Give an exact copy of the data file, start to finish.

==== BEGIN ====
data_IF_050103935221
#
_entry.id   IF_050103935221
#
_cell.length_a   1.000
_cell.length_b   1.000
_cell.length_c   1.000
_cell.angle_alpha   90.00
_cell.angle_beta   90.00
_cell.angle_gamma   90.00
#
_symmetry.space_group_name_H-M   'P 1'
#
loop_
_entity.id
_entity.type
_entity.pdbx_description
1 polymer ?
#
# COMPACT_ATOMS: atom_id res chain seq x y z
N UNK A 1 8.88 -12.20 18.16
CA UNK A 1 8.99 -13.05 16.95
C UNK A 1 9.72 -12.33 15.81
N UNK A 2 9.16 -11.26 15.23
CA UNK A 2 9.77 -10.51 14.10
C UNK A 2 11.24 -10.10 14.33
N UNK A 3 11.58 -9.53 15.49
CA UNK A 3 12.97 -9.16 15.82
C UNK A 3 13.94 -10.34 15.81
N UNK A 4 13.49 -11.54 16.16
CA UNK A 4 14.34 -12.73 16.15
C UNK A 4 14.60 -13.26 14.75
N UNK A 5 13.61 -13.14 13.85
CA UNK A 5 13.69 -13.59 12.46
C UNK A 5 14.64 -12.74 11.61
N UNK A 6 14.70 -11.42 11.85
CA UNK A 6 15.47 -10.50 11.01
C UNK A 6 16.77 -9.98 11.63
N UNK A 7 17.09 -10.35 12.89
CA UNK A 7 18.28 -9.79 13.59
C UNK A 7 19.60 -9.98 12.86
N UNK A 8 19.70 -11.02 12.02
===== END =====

data_IF_050103935221
#
_entry.id   IF_050103935221
#
_cell.length_a   1.000
_cell.length_b   1.000
_cell.length_c   1.000
_cell.angle_alpha   90.00
_cell.angle_beta   90.00
_cell.angle_gamma   90.00
#
_symmetry.space_group_name_H-M   'P 1'
#
loop_
_entity.id
_entity.type
_entity.pdbx_description
1 polymer ?
#
# COMPACT_ATOMS: atom_id res chain seq x y z
N UNK A 1 8.88 -12.20 18.16
CA UNK A 1 8.99 -13.05 16.95
C UNK A 1 9.72 -12.33 15.81
N UNK A 2 9.16 -11.26 15.23
CA UNK A 2 9.77 -10.51 14.10
C UNK A 2 11.24 -10.10 14.33
N UNK A 3 11.58 -9.53 15.49
CA UNK A 3 12.97 -9.16 15.82
C UNK A 3 13.94 -10.34 15.81
N UNK A 4 13.49 -11.54 16.16
CA UNK A 4 14.34 -12.73 16.15
C UNK A 4 14.60 -13.26 14.75
N UNK A 5 13.61 -13.14 13.85
CA UNK A 5 13.69 -13.59 12.46
C UNK A 5 14.64 -12.74 11.61
N UNK A 6 14.70 -11.42 11.85
CA UNK A 6 15.47 -10.50 11.01
C UNK A 6 16.77 -9.98 11.63
N UNK A 7 17.09 -10.35 12.89
CA UNK A 7 18.28 -9.79 13.59
C UNK A 7 19.60 -9.98 12.86
N UNK A 8 19.70 -11.02 12.02